In practice, what needs to happen will be simpler than it appears now because of improvements in energy efficiency, changes in the way we use energy and changes in the mix of products we use because of changes in relative costs.

  2. John, that all looks doable and not terrifying. What would cause alarm would be the write-down in asset value within the fossil fuel industry and associated power generation industry if we got serious about phasing it out.

    The AFOLU segment would include clearing tropical rainforests, so it’s hard to say how much is accounted for by farming. Some thoughts.

    If planes and ships can be run a fossil fuel free basis farm tractors and such should be no problem. Already I have heard of instances of farmers creating their own biodiesel.

    Methane producing ruminants are an issue. Various mitigation strategies are being worked on. From memory a 2007 Queensland Government report found that the beef industry was emissions neutral when the growth of trees was taken into account.

    Fertilizer produced nitrous oxide, I think, the next most problematic GHG after CO2 and methane. Not sure what can be done.

    I think rice paddies produce a fair bit of methane. Again I’m not sure what can be done.

    Increasing soil carbon is good farming practice, but problematic if you want to measure and count it.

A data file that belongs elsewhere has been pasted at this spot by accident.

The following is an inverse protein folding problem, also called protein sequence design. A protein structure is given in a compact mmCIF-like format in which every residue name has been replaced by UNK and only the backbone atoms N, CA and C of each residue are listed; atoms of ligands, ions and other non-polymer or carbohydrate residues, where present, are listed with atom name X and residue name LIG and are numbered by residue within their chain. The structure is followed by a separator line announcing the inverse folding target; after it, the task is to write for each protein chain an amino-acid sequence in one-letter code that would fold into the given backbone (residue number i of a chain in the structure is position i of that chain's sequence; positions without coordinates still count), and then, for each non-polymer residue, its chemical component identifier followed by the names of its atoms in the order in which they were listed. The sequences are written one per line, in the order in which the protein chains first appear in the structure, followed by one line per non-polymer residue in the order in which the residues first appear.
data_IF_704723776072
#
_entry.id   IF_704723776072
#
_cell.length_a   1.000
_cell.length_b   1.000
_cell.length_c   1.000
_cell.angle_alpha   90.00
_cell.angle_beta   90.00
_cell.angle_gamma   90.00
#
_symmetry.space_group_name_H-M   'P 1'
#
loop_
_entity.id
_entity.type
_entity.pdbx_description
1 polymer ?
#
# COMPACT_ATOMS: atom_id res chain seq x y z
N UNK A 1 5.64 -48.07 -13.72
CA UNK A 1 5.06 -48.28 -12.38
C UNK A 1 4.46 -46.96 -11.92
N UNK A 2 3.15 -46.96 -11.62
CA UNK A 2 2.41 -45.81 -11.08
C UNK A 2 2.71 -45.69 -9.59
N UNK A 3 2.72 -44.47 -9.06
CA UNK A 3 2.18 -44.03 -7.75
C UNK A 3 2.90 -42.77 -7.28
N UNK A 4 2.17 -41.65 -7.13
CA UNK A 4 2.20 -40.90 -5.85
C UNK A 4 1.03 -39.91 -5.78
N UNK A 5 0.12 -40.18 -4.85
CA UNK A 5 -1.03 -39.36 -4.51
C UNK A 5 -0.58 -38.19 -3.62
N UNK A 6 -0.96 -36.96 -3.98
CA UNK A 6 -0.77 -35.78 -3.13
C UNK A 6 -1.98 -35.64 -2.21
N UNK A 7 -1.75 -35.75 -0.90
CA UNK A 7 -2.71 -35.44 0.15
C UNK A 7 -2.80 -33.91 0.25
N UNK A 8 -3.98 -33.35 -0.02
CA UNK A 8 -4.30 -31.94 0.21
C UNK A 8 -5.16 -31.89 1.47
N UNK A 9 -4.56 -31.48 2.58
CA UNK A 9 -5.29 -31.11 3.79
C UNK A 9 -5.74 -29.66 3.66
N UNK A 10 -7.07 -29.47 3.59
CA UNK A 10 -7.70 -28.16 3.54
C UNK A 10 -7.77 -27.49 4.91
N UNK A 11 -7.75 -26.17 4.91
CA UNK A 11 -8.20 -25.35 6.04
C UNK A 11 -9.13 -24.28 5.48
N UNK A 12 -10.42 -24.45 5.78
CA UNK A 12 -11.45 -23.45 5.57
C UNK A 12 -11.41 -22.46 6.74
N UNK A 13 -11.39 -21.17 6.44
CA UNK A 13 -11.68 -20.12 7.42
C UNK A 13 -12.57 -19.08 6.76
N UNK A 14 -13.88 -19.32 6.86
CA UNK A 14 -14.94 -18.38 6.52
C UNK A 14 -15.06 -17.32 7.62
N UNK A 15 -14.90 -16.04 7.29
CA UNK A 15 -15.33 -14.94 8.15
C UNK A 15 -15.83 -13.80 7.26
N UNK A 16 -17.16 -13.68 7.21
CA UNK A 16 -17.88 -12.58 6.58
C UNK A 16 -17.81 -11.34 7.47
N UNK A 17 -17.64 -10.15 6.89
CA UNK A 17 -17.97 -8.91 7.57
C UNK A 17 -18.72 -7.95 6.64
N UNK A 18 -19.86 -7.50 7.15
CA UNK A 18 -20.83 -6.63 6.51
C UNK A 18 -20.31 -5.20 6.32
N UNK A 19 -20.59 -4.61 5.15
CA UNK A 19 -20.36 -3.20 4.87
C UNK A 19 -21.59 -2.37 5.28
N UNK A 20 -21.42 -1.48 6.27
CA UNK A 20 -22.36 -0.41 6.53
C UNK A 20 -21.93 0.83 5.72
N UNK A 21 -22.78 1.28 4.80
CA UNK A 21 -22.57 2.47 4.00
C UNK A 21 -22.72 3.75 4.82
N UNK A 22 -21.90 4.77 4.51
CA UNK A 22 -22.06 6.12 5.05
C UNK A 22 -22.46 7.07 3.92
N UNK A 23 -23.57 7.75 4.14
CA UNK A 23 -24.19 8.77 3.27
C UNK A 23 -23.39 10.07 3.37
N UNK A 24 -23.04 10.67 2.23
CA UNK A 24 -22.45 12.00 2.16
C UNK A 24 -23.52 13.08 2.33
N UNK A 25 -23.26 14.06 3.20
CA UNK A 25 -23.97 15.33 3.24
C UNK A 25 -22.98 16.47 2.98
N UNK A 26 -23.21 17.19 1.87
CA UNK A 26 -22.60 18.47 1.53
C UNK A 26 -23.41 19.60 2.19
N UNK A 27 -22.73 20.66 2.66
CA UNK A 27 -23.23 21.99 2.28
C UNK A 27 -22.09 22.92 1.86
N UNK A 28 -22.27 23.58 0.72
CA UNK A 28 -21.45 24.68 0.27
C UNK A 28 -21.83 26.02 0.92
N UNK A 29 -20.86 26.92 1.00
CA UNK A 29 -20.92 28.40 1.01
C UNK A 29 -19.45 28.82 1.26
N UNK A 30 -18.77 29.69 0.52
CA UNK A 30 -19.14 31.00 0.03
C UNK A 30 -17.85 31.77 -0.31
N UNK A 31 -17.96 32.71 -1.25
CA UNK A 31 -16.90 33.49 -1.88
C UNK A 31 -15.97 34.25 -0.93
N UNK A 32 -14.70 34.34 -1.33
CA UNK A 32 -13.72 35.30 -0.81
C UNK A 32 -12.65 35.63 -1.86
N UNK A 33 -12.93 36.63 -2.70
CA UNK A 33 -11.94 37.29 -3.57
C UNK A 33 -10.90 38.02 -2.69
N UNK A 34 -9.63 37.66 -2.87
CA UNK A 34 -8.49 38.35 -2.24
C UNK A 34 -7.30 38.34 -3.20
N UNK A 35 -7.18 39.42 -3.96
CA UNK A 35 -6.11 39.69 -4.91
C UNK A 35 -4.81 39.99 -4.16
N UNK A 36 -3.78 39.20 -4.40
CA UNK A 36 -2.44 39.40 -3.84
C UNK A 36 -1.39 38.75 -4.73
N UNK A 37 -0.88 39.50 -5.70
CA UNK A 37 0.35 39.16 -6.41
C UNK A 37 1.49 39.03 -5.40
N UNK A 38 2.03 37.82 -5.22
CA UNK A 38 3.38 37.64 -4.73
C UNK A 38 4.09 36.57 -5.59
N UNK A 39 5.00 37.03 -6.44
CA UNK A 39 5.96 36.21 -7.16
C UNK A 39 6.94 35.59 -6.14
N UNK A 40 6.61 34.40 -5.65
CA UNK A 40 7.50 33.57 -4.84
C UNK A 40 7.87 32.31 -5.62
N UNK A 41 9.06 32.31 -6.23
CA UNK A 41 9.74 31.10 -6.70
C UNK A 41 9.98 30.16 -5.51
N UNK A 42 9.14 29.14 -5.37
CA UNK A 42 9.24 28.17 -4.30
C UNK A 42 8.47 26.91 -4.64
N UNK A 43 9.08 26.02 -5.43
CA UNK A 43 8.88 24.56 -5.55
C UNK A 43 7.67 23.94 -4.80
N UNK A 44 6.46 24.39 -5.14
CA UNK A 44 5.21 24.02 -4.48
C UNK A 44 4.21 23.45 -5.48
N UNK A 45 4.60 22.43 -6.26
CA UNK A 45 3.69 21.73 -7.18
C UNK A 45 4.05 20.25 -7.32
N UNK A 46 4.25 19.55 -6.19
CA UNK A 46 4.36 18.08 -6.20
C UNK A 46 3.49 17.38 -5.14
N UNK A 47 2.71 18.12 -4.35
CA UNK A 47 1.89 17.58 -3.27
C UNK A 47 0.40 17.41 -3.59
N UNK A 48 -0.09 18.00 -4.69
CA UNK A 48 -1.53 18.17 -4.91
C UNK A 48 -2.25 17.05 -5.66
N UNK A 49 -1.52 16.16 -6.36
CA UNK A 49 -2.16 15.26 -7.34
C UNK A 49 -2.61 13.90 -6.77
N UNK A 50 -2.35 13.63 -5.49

One way or another, we need to eat and farming emissions will need to be dealt with.

  3. Brian: I think the focus has to be on fossil carbon. The methane produced by burping ruminants, paddy fields etc. is part of a natural cycle that converts atmospheric methane into ruminant feed. There are approximately 150 species of rumninants including cattle, goats, sheep, giraffes, yaks, deer, camels, llamas, antelope, and some macropods. (Macropods, such as kangaroos produce less methane than cows etc.)
    The nitrogen that escapes from fertilizer is also part of a process that recycles atmospheric nitrogen compounds back into the soi and/or breaks up the compounds in the atmosphere to release nitrogen. (The real issue with nitrogenous fertilizers is that the bulk of their production currently produces carbon dioxide.)
    This doesn’t mean that we should ignore land clearing since the amount of carbon held in trees, soil etc is significant. I did read somewhere, however, that in the drier parts of the US grassland holds more carbon than the sort of scrub that grows in these lands.